Sheila Starace is an architect from Rome. She practiced in architectural studios in Italy and France. She won a competition that brought her to Los Angeles to work on an interactive installation at REMAP (Center of Research in Engineering, Media, Art and Performance) at UCLA. Following which she worked on experimental theater projects, and later moved permanently to LA to work as an architect.
I’m an architect… so I dream!
I always thought that to be in contact with other cultures is an experience that can make an individual expand her own knowledge in a different way. In a word, you become more complete. So when the opportunity to work in LA came after my first trip I decided to extend this experience for a longer time. Then what actually kept me in LA was the great respect I experienced here for my work.
An almost endless orthogonal mesh, enormous office buildings, disused department stores and theaters that only partially reveal the yesterday years pomp, alternating with small two-three story shops with an intense flavor of Kasbah, a swarm of people of different ethnicities engaged in an unrestrained trade. I stop in front of the lavish entrance to one of the historical theatres. I go inside and within and in front of me just gold, a lot of gold. A countless expanse of run-of-the-mill stands for sale of jewelry. Where is the theatre? A different face of the Los Angeles that we used to know, a Downtown full of history but that only recently has aroused the interest that it deserves. At the time of that walk very little had been done.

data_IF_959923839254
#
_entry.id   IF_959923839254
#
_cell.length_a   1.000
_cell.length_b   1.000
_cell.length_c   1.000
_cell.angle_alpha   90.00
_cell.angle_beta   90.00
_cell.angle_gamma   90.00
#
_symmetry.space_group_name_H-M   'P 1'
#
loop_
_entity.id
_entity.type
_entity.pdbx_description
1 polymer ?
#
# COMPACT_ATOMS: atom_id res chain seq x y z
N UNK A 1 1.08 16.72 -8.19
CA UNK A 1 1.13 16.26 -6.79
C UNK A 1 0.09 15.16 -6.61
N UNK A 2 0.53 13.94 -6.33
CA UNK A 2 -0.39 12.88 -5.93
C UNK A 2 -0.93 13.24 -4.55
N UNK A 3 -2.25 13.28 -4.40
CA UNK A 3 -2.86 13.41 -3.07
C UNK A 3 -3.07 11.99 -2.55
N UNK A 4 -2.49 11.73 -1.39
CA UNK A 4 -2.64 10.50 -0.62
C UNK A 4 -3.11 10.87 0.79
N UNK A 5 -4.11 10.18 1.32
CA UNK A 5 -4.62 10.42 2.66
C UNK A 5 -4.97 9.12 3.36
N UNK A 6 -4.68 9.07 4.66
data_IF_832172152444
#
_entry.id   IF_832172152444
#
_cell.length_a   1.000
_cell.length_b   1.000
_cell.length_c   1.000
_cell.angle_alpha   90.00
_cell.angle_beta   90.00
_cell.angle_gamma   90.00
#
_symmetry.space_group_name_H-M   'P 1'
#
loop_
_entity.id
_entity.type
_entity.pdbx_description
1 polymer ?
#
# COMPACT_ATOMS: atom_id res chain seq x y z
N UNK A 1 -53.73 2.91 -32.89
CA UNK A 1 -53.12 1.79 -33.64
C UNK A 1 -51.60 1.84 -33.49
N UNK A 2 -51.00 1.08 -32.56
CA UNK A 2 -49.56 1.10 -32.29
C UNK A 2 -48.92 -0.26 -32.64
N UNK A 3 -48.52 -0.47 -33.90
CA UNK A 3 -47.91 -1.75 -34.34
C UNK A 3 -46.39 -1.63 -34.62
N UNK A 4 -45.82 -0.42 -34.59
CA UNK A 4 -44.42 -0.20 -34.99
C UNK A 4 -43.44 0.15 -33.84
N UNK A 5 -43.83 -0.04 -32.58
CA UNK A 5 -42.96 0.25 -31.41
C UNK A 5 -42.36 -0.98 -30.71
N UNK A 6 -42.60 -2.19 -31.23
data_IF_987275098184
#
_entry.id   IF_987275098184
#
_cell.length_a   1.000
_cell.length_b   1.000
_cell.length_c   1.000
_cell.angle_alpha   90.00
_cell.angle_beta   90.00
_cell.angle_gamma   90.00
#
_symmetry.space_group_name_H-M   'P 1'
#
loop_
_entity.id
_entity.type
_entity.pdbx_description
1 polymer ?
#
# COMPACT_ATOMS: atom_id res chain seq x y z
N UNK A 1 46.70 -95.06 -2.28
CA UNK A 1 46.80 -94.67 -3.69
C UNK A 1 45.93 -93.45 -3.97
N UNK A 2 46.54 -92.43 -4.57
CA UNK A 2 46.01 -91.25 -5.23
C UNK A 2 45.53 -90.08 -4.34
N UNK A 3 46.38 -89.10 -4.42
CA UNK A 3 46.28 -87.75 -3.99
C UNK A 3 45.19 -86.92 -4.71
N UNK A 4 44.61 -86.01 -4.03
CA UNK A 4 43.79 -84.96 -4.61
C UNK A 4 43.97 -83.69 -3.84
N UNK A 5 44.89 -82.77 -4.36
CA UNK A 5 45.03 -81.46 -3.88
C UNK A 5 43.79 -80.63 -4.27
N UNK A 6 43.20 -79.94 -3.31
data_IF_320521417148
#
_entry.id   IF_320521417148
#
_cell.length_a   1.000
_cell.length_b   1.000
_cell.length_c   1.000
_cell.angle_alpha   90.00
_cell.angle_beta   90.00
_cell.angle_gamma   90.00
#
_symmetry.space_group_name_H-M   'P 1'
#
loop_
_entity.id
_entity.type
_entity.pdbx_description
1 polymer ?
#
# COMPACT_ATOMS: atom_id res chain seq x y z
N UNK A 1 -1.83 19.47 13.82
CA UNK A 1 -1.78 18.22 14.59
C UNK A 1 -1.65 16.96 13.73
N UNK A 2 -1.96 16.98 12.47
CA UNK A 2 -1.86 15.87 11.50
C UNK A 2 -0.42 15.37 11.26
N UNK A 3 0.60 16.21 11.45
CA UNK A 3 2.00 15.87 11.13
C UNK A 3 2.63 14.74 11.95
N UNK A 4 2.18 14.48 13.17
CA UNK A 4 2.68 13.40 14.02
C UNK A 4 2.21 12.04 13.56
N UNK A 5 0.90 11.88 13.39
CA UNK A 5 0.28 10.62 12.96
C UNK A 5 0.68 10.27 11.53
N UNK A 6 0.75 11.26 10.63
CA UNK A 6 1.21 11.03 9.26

I spent my first months in LA working at REMAP, a lab just few steps from the Murphy Sculpture Garden at UCLA. This location is where my life took a particular direction. It was the bracelet, black and minimal like the two pieces of art I interacted with during the photo shoot, that led the outfit.
In a period where the globalization is constantly present in each aspect of our life, this project put a deep interesting emphasis on the fact that being “global” doesn’t means the lost of our own identity and peculiarity: of our “Italianity”.
Well…it’s at the same time a strong responsibility and a great honor. It’s something deep and intense.